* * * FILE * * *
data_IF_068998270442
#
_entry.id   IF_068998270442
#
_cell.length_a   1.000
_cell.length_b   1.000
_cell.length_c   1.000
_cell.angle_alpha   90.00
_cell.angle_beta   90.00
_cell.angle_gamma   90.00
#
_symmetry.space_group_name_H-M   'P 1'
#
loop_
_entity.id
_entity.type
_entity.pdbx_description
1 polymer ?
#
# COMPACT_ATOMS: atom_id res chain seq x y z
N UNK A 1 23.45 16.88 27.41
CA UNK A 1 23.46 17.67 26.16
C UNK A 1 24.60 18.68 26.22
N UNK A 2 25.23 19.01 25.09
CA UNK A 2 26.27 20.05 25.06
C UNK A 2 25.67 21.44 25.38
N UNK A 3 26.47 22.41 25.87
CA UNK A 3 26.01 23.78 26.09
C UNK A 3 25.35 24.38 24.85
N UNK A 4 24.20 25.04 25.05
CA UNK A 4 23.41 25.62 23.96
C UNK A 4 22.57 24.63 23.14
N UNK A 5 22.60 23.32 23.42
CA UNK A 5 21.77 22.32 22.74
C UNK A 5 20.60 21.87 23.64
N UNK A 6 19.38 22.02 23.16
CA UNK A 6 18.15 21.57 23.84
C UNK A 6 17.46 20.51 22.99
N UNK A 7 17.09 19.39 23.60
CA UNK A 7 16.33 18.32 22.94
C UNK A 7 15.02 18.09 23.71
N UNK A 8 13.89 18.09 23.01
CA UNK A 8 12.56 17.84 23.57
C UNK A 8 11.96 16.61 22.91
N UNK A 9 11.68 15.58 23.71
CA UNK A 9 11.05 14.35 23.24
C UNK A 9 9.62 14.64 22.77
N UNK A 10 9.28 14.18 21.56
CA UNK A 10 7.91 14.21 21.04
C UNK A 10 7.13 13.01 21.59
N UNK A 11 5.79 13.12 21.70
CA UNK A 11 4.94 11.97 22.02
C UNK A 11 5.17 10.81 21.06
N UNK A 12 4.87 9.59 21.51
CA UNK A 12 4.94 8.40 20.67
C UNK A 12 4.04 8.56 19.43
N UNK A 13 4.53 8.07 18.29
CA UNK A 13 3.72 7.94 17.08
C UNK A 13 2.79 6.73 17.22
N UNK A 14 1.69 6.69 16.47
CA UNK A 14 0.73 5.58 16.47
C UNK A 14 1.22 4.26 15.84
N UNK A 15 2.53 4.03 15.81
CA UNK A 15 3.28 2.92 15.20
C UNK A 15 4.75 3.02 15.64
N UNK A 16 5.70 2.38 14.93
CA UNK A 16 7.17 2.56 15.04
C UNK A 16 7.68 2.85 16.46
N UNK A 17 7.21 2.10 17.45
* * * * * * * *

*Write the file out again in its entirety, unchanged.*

data_IF_068998270442
#
_entry.id   IF_068998270442
#
_cell.length_a   1.000
_cell.length_b   1.000
_cell.length_c   1.000
_cell.angle_alpha   90.00
_cell.angle_beta   90.00
_cell.angle_gamma   90.00
#
_symmetry.space_group_name_H-M   'P 1'
#
loop_
_entity.id
_entity.type
_entity.pdbx_description
1 polymer ?
#
# COMPACT_ATOMS: atom_id res chain seq x y z
N UNK A 1 23.45 16.88 27.41
CA UNK A 1 23.46 17.67 26.16
C UNK A 1 24.60 18.68 26.22
N UNK A 2 25.23 19.01 25.09
CA UNK A 2 26.27 20.05 25.06
C UNK A 2 25.67 21.44 25.38
N UNK A 3 26.47 22.41 25.87
CA UNK A 3 26.01 23.78 26.09
C UNK A 3 25.35 24.38 24.85
N UNK A 4 24.20 25.04 25.05
CA UNK A 4 23.41 25.62 23.96
C UNK A 4 22.57 24.63 23.14
N UNK A 5 22.60 23.32 23.42
CA UNK A 5 21.77 22.32 22.74
C UNK A 5 20.60 21.87 23.64
N UNK A 6 19.38 22.02 23.16
CA UNK A 6 18.15 21.57 23.84
C UNK A 6 17.46 20.51 22.99
N UNK A 7 17.09 19.39 23.60
CA UNK A 7 16.33 18.32 22.94
C UNK A 7 15.02 18.09 23.71
N UNK A 8 13.89 18.09 23.01
CA UNK A 8 12.56 17.84 23.57
C UNK A 8 11.96 16.61 22.91
N UNK A 9 11.68 15.58 23.71
CA UNK A 9 11.05 14.35 23.24
C UNK A 9 9.62 14.64 22.77
N UNK A 10 9.28 14.18 21.56
CA UNK A 10 7.91 14.21 21.04
C UNK A 10 7.13 13.01 21.59
N UNK A 11 5.79 13.12 21.70
CA UNK A 11 4.94 11.97 22.02
C UNK A 11 5.17 10.81 21.06
N UNK A 12 4.87 9.59 21.51
CA UNK A 12 4.94 8.40 20.67
C UNK A 12 4.04 8.56 19.43
N UNK A 13 4.53 8.07 18.29
CA UNK A 13 3.72 7.94 17.08
C UNK A 13 2.79 6.73 17.22
N UNK A 14 1.69 6.69 16.47
CA UNK A 14 0.73 5.58 16.47
C UNK A 14 1.22 4.26 15.84
N UNK A 15 2.53 4.03 15.81
CA UNK A 15 3.28 2.92 15.20
C UNK A 15 4.75 3.02 15.64
N UNK A 16 5.70 2.38 14.93
CA UNK A 16 7.17 2.56 15.04
C UNK A 16 7.68 2.85 16.46
N UNK A 17 7.21 2.10 17.45